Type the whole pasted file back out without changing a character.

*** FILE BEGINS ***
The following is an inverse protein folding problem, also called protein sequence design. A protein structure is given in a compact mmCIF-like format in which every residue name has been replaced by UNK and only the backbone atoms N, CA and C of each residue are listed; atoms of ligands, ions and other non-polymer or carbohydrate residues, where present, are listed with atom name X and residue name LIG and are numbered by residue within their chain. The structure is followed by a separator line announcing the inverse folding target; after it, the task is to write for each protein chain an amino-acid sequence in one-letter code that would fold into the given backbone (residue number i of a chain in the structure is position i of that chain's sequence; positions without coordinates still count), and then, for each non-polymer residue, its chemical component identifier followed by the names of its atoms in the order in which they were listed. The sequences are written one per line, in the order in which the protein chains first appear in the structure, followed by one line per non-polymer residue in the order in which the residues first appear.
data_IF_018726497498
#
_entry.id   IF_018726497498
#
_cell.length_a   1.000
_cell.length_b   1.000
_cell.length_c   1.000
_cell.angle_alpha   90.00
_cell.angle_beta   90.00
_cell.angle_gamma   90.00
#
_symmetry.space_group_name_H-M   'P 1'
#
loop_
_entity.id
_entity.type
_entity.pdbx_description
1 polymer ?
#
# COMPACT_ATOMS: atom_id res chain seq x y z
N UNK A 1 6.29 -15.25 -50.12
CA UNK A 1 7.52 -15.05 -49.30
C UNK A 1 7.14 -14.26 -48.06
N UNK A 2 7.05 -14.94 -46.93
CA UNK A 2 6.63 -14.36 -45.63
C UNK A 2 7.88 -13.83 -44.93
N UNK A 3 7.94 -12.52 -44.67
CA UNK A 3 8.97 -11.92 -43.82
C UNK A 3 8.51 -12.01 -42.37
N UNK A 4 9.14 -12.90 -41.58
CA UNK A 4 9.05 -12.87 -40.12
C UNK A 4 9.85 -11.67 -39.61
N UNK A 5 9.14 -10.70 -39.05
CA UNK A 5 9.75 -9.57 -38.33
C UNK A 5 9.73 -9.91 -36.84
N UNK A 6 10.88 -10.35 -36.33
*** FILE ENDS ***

The following is an inverse protein folding problem, also called protein sequence design. A protein structure is given in a compact mmCIF-like format in which every residue name has been replaced by UNK and only the backbone atoms N, CA and C of each residue are listed; atoms of ligands, ions and other non-polymer or carbohydrate residues, where present, are listed with atom name X and residue name LIG and are numbered by residue within their chain. The structure is followed by a separator line announcing the inverse folding target; after it, the task is to write for each protein chain an amino-acid sequence in one-letter code that would fold into the given backbone (residue number i of a chain in the structure is position i of that chain's sequence; positions without coordinates still count), and then, for each non-polymer residue, its chemical component identifier followed by the names of its atoms in the order in which they were listed. The sequences are written one per line, in the order in which the protein chains first appear in the structure, followed by one line per non-polymer residue in the order in which the residues first appear.
data_IF_018726497498
#
_entry.id   IF_018726497498
#
_cell.length_a   1.000
_cell.length_b   1.000
_cell.length_c   1.000
_cell.angle_alpha   90.00
_cell.angle_beta   90.00
_cell.angle_gamma   90.00
#
_symmetry.space_group_name_H-M   'P 1'
#
loop_
_entity.id
_entity.type
_entity.pdbx_description
1 polymer ?
#
# COMPACT_ATOMS: atom_id res chain seq x y z
N UNK A 1 6.29 -15.25 -50.12
CA UNK A 1 7.52 -15.05 -49.30
C UNK A 1 7.14 -14.26 -48.06
N UNK A 2 7.05 -14.94 -46.93
CA UNK A 2 6.63 -14.36 -45.63
C UNK A 2 7.88 -13.83 -44.93
N UNK A 3 7.94 -12.52 -44.67
CA UNK A 3 8.97 -11.92 -43.82
C UNK A 3 8.51 -12.01 -42.37
N UNK A 4 9.14 -12.90 -41.58
CA UNK A 4 9.05 -12.87 -40.12
C UNK A 4 9.85 -11.67 -39.61
N UNK A 5 9.14 -10.70 -39.05
CA UNK A 5 9.75 -9.57 -38.33
C UNK A 5 9.73 -9.91 -36.84
N UNK A 6 10.88 -10.35 -36.33